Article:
Over the years some 'folk etymologies' have grown up around this symbolic gesture. Since "pluck yew" is rather difficult to say (like "pleasant mother pheasant plucker", which is who you had to go to for the feathers used on the arrows), the difficult consonant cluster at the beginning has gradually changed to a labiodental fricative 'f', and thus the words often used in conjunction with the one-finger-salute are mistakenly thought to have something to do with an intimate encounter. It is also because of the pheasant feathers on the arrows that the symbolic gesture is known as "giving the bird".


richie

Offline Figleaf

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Re: Sterling, Guy de Dampierre (1280-1305), Namur, ca. 1295
« Reply #4 on: July 03, 2009, 01:00:50 AM »
Yes, there is some truth to the story. Just enough to make the rest of the story believable. The true part is that the French nobility hated the English longbowmen and it was their habit to have their fingers cut off when they were captured. AFAIK, this was not only done to make sure the men couldn't draw a bow again, but also so that they'd bleed to death. The real crime of the longbowmen of humble descent was that they were able to defeat armoured noblemen with their bodkin-tipped arrows. If you have seen Braveheart, you have an idea of how medieval noblemen thought about fighters killing above their station.

The linguistic part is fun, but nonsense. Bows were made of ash and the feathers could be from any big bird.

Peter
An unidentified coin is a piece of metal. An identified coin is a piece of history.

constanius

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Re: Sterling, Guy de Dampierre (1280-1305), Namur, ca. 1295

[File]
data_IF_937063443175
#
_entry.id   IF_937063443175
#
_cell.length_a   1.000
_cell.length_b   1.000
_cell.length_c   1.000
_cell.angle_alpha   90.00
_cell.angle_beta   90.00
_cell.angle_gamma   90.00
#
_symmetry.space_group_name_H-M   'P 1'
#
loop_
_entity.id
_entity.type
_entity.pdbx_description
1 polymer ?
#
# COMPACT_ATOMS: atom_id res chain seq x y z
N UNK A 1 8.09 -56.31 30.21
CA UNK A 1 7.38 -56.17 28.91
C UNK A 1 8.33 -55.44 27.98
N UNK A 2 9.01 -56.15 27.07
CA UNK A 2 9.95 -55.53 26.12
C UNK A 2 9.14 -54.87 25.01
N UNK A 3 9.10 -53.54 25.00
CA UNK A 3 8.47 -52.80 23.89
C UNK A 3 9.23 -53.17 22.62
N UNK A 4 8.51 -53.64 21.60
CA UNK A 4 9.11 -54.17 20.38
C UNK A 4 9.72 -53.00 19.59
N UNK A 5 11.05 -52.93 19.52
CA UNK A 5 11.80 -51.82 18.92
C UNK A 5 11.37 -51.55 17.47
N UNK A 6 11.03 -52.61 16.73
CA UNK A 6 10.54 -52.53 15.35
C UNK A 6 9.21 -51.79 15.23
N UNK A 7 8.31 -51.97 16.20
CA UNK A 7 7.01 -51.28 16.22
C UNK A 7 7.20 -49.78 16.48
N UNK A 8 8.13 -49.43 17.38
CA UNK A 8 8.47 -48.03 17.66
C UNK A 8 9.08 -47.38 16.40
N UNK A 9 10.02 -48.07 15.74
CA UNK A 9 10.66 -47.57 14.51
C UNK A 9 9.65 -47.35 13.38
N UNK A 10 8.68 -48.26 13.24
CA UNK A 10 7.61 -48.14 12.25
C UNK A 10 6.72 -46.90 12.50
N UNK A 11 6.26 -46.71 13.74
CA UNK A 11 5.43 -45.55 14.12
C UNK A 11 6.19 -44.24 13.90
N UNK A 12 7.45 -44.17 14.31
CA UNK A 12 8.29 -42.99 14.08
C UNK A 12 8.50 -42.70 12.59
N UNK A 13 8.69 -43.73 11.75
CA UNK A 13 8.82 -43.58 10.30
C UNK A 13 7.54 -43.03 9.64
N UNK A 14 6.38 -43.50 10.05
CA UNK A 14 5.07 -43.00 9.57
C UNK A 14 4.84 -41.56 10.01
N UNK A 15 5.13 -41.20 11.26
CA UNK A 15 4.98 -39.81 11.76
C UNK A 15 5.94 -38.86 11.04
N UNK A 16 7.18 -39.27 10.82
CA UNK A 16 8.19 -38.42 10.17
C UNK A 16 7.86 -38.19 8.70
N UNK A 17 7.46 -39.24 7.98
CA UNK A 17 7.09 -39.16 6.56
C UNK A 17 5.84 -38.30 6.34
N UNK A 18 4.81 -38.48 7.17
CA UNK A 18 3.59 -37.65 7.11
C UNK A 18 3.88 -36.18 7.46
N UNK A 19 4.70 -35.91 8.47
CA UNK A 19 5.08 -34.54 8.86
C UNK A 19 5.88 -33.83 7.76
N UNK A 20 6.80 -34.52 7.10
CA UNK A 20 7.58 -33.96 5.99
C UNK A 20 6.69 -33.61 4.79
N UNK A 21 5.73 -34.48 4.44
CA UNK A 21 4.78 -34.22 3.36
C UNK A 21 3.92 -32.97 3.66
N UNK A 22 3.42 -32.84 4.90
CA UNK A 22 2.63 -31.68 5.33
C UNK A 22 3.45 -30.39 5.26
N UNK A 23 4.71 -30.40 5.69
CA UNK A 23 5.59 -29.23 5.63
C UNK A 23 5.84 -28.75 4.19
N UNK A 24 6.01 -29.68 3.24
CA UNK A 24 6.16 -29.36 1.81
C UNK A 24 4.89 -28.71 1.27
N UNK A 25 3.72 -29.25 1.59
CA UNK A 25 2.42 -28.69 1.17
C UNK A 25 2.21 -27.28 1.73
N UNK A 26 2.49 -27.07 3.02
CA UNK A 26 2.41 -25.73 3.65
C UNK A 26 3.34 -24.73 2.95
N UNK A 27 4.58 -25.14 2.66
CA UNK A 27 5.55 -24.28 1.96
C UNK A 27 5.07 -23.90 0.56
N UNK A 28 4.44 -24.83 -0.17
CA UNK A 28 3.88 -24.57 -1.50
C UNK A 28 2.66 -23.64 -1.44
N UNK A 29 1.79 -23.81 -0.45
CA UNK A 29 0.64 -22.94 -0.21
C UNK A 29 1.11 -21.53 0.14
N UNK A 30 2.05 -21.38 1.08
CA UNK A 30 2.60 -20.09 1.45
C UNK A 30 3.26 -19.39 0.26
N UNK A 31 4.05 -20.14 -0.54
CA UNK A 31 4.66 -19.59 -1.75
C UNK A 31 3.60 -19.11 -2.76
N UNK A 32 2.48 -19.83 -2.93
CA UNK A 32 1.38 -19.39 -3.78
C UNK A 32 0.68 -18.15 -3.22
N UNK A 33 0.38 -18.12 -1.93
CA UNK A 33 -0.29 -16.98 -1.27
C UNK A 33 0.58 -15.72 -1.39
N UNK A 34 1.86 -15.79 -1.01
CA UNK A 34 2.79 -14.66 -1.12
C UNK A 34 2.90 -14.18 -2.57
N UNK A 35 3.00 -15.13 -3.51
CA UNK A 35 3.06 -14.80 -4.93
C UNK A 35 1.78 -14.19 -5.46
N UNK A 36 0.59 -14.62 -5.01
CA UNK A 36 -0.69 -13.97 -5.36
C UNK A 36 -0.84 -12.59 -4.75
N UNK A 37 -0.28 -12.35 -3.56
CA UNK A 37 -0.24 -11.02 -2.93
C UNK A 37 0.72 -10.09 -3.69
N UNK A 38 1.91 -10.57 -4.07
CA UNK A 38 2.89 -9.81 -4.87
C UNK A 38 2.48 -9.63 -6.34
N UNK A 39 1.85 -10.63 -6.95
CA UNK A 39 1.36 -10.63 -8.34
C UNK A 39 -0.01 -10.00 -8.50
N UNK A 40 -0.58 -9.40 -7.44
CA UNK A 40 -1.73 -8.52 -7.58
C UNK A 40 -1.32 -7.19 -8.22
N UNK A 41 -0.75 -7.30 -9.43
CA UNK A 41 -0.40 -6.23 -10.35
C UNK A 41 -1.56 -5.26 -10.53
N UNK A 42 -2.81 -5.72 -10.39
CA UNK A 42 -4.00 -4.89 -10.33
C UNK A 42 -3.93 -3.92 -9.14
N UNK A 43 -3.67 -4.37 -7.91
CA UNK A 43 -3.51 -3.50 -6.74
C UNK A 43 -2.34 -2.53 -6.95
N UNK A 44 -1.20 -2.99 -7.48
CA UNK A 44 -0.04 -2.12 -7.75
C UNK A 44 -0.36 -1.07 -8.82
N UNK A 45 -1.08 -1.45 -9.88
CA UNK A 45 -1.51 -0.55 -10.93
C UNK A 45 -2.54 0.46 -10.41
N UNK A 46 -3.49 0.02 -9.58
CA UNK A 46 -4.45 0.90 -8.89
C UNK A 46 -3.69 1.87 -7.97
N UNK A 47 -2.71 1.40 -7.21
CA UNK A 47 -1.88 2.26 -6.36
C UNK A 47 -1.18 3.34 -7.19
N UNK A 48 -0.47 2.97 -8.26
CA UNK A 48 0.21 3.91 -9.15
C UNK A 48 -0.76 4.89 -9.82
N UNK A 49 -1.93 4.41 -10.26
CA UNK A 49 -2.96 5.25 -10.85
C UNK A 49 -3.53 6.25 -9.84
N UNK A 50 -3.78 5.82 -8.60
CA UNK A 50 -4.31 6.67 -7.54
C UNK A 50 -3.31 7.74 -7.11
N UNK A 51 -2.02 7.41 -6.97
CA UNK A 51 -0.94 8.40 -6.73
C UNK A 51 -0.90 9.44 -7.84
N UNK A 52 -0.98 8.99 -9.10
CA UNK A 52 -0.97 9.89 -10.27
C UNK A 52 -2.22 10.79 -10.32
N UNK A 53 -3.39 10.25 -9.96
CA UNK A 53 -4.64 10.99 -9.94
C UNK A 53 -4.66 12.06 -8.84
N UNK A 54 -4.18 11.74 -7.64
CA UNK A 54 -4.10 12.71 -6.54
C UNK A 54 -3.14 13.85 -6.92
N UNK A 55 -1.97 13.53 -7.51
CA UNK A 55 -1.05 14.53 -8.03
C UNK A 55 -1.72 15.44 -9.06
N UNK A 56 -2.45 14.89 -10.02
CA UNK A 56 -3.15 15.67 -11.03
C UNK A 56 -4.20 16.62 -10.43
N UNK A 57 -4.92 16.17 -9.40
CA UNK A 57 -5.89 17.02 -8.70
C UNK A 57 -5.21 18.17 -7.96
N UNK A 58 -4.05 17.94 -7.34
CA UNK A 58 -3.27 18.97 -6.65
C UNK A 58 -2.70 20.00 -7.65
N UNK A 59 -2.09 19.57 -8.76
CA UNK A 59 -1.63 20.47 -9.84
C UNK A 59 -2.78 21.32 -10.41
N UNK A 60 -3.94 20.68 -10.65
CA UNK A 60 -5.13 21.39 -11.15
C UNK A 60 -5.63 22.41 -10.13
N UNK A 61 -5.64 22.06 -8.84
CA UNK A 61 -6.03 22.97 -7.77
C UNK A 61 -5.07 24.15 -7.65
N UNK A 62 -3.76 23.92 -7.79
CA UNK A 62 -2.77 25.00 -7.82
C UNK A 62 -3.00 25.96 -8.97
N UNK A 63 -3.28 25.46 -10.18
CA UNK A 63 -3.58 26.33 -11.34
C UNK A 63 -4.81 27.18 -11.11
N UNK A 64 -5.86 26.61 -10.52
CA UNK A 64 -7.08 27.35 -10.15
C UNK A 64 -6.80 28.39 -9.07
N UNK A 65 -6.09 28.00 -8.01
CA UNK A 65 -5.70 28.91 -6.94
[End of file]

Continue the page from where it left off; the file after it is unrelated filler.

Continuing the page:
« Reply #5 on: January 16, 2010, 03:04:14 AM »
Yes, there is some truth to the story. Just enough to make the rest of the story believable. The true part is that the French nobility hated the English longbowmen and it was their habit to have their fingers cut off when they were captured. AFAIK, this was not only done to make sure the men couldn't draw a bow again, but also so that they'd bleed to death. The real crime of the longbowmen of humble descent was that they were able to defeat armoured noblemen with their bodkin-tipped arrows. If you have seen Braveheart, you have an idea of how medieval noblemen thought about fighters killing above their station.

The linguistic part is fun, but nonsense. Bows were made of ash and the feathers could be from any big bird.

Peter

English Longbows were mainly made of yew(google the reasons why english churchyards had yew trees etc) though ash and other woods were used.

From Wikipedia  "They were made from yew in preference, although ash, elm and other woods were also used"

That does not mean I believe the 'pluck you' story though.